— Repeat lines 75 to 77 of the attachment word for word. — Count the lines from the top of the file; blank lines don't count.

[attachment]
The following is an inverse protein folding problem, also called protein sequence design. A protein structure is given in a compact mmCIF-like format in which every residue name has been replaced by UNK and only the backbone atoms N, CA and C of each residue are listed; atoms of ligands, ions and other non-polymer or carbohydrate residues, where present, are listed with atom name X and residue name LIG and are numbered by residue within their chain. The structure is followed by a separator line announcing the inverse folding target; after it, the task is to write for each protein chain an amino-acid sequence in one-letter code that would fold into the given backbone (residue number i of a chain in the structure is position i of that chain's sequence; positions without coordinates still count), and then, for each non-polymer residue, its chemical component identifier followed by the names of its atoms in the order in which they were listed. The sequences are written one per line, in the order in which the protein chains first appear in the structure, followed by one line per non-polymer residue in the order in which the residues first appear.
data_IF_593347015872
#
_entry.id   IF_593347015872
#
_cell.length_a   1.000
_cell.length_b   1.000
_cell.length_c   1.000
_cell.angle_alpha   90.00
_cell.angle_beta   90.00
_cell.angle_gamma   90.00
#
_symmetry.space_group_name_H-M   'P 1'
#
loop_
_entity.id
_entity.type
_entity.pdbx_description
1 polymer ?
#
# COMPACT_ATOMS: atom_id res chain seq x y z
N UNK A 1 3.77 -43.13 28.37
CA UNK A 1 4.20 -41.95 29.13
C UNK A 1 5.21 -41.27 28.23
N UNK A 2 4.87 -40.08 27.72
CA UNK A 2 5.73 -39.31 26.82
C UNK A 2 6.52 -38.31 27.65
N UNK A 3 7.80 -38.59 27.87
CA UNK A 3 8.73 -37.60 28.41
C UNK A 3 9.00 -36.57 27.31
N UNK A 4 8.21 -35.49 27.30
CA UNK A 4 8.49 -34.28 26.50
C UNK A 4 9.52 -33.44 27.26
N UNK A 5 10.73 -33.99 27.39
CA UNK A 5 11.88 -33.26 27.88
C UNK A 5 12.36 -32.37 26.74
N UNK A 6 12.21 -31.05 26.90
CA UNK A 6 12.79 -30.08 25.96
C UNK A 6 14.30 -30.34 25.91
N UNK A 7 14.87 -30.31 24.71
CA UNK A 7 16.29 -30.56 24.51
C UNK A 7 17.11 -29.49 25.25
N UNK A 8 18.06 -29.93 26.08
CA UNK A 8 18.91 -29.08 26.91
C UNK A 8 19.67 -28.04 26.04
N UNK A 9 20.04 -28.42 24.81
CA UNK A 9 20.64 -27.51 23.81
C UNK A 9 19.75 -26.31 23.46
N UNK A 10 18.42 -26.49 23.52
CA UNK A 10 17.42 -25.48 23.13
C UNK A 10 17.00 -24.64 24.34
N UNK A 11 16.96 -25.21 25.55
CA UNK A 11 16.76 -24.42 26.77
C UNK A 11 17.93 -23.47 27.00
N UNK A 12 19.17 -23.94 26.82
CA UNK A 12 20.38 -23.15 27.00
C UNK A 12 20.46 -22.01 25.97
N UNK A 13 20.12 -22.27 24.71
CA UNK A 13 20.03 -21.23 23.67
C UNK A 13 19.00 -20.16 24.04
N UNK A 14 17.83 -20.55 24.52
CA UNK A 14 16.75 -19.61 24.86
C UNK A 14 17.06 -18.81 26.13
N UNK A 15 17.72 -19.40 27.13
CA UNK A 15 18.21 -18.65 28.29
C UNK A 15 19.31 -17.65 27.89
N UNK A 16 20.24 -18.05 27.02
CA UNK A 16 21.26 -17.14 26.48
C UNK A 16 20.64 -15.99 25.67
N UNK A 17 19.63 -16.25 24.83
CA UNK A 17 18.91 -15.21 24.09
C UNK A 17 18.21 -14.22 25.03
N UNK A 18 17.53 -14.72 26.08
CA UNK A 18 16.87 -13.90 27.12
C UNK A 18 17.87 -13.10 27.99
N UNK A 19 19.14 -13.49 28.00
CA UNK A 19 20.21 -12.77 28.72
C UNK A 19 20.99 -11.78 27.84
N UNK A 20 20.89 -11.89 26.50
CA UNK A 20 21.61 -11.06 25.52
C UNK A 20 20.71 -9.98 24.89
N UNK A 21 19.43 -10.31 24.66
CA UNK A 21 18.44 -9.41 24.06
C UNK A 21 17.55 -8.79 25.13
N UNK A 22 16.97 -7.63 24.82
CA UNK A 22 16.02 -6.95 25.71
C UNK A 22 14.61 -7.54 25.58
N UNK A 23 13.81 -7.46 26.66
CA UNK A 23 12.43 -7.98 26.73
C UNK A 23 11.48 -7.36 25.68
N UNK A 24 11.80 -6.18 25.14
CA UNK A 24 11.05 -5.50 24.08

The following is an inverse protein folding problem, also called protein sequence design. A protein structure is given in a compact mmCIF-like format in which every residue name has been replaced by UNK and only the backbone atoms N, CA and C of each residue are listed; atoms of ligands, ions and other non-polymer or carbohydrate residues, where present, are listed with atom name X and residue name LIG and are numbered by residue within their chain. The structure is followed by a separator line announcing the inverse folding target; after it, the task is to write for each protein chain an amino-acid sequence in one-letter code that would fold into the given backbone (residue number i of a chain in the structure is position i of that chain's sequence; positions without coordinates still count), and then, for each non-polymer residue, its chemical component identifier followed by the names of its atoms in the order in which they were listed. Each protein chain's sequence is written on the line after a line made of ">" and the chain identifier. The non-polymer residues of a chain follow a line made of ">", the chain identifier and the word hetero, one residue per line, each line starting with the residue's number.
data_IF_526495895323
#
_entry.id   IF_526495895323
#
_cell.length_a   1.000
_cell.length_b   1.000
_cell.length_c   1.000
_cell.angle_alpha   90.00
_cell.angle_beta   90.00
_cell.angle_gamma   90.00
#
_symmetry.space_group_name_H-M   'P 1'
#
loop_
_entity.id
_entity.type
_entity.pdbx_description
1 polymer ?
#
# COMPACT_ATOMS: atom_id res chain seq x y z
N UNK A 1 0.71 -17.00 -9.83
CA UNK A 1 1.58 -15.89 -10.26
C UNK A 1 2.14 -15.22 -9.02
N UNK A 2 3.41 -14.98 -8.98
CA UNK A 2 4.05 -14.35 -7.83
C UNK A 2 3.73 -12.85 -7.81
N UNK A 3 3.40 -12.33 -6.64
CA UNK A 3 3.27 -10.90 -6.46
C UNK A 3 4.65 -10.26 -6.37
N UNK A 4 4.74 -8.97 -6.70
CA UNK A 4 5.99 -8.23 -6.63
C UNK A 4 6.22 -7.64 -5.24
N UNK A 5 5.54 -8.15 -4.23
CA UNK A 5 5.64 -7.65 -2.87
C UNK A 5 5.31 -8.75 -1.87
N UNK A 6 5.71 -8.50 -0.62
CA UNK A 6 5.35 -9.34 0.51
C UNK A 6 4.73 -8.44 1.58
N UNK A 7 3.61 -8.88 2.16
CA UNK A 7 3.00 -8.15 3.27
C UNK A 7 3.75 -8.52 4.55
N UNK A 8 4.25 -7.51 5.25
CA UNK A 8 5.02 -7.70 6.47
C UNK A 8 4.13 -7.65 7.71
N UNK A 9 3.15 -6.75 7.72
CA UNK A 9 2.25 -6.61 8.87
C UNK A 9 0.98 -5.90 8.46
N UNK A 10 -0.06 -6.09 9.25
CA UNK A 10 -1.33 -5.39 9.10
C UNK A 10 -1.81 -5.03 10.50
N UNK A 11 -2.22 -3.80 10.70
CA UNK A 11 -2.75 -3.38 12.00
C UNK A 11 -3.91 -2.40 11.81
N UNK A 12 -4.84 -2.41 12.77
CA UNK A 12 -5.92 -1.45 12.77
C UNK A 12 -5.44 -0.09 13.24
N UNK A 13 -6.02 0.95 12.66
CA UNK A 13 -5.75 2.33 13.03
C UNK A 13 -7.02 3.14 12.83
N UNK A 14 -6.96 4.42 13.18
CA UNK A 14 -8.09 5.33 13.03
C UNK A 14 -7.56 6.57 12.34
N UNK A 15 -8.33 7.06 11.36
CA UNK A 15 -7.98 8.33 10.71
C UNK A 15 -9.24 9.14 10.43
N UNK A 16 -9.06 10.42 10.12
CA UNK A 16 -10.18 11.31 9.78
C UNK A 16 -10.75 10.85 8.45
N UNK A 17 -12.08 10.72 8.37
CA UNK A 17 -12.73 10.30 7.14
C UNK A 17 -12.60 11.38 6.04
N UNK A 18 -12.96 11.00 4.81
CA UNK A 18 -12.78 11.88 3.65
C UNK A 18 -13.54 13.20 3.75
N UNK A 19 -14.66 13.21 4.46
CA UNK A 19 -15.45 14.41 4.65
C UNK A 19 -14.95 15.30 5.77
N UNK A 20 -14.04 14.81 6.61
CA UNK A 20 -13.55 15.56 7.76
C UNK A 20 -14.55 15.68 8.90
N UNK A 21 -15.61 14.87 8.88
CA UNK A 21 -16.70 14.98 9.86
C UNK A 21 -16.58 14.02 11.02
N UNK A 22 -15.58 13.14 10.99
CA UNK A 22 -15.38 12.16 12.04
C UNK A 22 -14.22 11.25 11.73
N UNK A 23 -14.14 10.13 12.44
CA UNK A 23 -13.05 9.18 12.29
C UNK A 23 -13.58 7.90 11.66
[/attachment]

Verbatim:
C UNK A 18 17.87 -13.10 27.99
N UNK A 19 19.14 -13.49 28.00
CA UNK A 19 20.21 -12.77 28.72